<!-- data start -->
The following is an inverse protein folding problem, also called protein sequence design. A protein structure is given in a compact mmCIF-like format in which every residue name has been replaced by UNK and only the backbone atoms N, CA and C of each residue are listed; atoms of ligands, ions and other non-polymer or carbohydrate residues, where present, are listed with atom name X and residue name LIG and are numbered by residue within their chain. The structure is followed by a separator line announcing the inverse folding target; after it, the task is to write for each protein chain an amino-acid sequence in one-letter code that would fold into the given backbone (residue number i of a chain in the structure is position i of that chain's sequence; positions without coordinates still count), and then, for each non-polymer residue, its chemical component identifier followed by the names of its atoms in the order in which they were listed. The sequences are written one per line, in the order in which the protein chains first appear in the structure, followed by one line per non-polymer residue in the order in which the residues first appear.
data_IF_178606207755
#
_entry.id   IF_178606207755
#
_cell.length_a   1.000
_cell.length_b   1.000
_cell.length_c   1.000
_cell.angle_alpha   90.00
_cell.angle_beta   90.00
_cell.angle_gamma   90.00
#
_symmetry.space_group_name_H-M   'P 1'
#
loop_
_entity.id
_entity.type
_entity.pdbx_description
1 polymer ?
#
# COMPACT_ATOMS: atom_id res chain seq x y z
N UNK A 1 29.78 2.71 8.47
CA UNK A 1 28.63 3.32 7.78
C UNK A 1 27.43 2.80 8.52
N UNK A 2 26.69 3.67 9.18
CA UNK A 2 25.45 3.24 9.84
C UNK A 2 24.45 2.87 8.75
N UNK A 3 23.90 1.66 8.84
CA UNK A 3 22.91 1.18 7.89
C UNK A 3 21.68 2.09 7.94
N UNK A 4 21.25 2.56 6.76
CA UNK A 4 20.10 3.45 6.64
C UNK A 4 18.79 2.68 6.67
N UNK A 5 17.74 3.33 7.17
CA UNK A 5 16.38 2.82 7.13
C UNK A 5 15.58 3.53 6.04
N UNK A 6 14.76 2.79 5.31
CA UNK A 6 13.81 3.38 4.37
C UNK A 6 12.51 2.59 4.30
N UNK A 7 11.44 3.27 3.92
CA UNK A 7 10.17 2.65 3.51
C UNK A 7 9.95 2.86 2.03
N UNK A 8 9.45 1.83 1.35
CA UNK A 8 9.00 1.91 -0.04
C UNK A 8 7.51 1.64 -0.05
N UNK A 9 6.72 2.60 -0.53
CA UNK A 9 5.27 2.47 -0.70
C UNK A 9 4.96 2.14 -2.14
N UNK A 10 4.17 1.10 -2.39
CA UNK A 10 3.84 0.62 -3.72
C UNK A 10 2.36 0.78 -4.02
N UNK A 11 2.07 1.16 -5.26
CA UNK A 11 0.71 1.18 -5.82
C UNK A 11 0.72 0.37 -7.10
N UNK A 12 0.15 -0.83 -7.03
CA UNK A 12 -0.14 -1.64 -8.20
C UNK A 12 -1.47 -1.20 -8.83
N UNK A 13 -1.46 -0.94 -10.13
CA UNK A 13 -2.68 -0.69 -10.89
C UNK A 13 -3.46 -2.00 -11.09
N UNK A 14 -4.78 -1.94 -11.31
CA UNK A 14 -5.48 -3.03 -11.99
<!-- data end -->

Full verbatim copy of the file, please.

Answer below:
The following is an inverse protein folding problem, also called protein sequence design. A protein structure is given in a compact mmCIF-like format in which every residue name has been replaced by UNK and only the backbone atoms N, CA and C of each residue are listed; atoms of ligands, ions and other non-polymer or carbohydrate residues, where present, are listed with atom name X and residue name LIG and are numbered by residue within their chain. The structure is followed by a separator line announcing the inverse folding target; after it, the task is to write for each protein chain an amino-acid sequence in one-letter code that would fold into the given backbone (residue number i of a chain in the structure is position i of that chain's sequence; positions without coordinates still count), and then, for each non-polymer residue, its chemical component identifier followed by the names of its atoms in the order in which they were listed. The sequences are written one per line, in the order in which the protein chains first appear in the structure, followed by one line per non-polymer residue in the order in which the residues first appear.
data_IF_178606207755
#
_entry.id   IF_178606207755
#
_cell.length_a   1.000
_cell.length_b   1.000
_cell.length_c   1.000
_cell.angle_alpha   90.00
_cell.angle_beta   90.00
_cell.angle_gamma   90.00
#
_symmetry.space_group_name_H-M   'P 1'
#
loop_
_entity.id
_entity.type
_entity.pdbx_description
1 polymer ?
#
# COMPACT_ATOMS: atom_id res chain seq x y z
N UNK A 1 29.78 2.71 8.47
CA UNK A 1 28.63 3.32 7.78
C UNK A 1 27.43 2.80 8.52
N UNK A 2 26.69 3.67 9.18
CA UNK A 2 25.45 3.24 9.84
C UNK A 2 24.45 2.87 8.75
N UNK A 3 23.90 1.66 8.84
CA UNK A 3 22.91 1.18 7.89
C UNK A 3 21.68 2.09 7.94
N UNK A 4 21.25 2.56 6.76
CA UNK A 4 20.10 3.45 6.64
C UNK A 4 18.79 2.68 6.67
N UNK A 5 17.74 3.33 7.17
CA UNK A 5 16.38 2.82 7.13
C UNK A 5 15.58 3.53 6.04
N UNK A 6 14.76 2.79 5.31
CA UNK A 6 13.81 3.38 4.37
C UNK A 6 12.51 2.59 4.30
N UNK A 7 11.44 3.27 3.92
CA UNK A 7 10.17 2.65 3.51
C UNK A 7 9.95 2.86 2.03
N UNK A 8 9.45 1.83 1.35
CA UNK A 8 9.00 1.91 -0.04
C UNK A 8 7.51 1.64 -0.05
N UNK A 9 6.72 2.60 -0.53
CA UNK A 9 5.27 2.47 -0.70
C UNK A 9 4.96 2.14 -2.14
N UNK A 10 4.17 1.10 -2.39
CA UNK A 10 3.84 0.62 -3.72
C UNK A 10 2.36 0.78 -4.02
N UNK A 11 2.07 1.16 -5.26
CA UNK A 11 0.71 1.18 -5.82
C UNK A 11 0.72 0.37 -7.10
N UNK A 12 0.15 -0.83 -7.03
CA UNK A 12 -0.14 -1.64 -8.20
C UNK A 12 -1.47 -1.20 -8.83
N UNK A 13 -1.46 -0.94 -10.13
CA UNK A 13 -2.68 -0.69 -10.89
C UNK A 13 -3.46 -2.00 -11.09
N UNK A 14 -4.78 -1.94 -11.31
CA UNK A 14 -5.48 -3.03 -11.99